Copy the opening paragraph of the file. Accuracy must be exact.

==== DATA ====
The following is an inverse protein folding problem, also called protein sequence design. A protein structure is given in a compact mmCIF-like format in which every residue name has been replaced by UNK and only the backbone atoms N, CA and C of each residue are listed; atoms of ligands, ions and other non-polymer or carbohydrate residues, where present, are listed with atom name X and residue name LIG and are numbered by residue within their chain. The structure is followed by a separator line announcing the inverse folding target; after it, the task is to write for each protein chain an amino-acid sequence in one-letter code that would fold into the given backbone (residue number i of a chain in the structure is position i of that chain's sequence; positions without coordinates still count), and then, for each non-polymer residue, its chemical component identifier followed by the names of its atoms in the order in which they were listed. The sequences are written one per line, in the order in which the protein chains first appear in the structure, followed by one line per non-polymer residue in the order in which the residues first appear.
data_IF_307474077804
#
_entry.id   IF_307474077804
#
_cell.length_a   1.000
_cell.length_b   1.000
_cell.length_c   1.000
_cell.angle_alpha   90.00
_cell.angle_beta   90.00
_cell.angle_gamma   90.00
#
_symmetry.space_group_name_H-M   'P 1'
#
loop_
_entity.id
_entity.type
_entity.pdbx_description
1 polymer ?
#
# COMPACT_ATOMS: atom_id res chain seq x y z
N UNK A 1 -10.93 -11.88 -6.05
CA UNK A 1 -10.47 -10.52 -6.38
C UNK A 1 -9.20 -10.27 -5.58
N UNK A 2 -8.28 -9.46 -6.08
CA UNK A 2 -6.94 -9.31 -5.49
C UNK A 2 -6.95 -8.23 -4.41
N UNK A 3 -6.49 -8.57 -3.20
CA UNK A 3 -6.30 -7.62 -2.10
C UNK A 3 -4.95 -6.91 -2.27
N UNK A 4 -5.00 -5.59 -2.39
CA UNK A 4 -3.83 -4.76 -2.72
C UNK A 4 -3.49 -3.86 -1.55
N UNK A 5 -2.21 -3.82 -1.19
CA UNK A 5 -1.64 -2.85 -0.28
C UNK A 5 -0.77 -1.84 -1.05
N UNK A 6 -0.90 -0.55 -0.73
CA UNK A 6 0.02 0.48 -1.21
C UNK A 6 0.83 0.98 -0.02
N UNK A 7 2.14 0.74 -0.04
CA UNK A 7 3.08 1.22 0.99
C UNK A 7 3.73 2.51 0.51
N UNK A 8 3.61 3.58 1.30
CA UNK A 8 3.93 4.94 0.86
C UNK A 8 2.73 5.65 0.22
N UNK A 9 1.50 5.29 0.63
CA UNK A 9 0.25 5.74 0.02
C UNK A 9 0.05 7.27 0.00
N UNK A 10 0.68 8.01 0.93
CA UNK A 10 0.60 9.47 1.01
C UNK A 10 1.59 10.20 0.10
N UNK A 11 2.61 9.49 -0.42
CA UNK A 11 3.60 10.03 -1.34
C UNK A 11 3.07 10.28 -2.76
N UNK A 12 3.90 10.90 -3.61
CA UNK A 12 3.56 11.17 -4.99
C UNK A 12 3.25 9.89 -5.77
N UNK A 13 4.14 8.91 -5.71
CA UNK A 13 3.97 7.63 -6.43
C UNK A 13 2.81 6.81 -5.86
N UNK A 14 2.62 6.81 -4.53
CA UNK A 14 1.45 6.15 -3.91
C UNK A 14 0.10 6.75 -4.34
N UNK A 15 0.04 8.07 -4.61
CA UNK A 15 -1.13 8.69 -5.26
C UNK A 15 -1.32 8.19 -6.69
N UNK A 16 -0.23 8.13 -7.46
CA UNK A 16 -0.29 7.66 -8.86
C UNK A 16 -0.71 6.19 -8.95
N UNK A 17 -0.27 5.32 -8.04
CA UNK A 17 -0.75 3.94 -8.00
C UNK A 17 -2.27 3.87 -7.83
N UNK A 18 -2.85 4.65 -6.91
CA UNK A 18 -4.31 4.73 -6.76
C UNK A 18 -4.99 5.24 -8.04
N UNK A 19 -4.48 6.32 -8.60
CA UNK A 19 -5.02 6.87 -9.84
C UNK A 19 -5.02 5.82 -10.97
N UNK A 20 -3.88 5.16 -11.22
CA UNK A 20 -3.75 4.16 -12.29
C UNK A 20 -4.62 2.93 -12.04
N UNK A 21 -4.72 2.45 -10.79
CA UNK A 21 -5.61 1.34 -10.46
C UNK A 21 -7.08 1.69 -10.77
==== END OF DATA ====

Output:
The following is an inverse protein folding problem, also called protein sequence design. A protein structure is given in a compact mmCIF-like format in which every residue name has been replaced by UNK and only the backbone atoms N, CA and C of each residue are listed; atoms of ligands, ions and other non-polymer or carbohydrate residues, where present, are listed with atom name X and residue name LIG and are numbered by residue within their chain. The structure is followed by a separator line announcing the inverse folding target; after it, the task is to write for each protein chain an amino-acid sequence in one-letter code that would fold into the given backbone (residue number i of a chain in the structure is position i of that chain's sequence; positions without coordinates still count), and then, for each non-polymer residue, its chemical component identifier followed by the names of its atoms in the order in which they were listed. The sequences are written one per line, in the order in which the protein chains first appear in the structure, followed by one line per non-polymer residue in the order in which the residues first appear.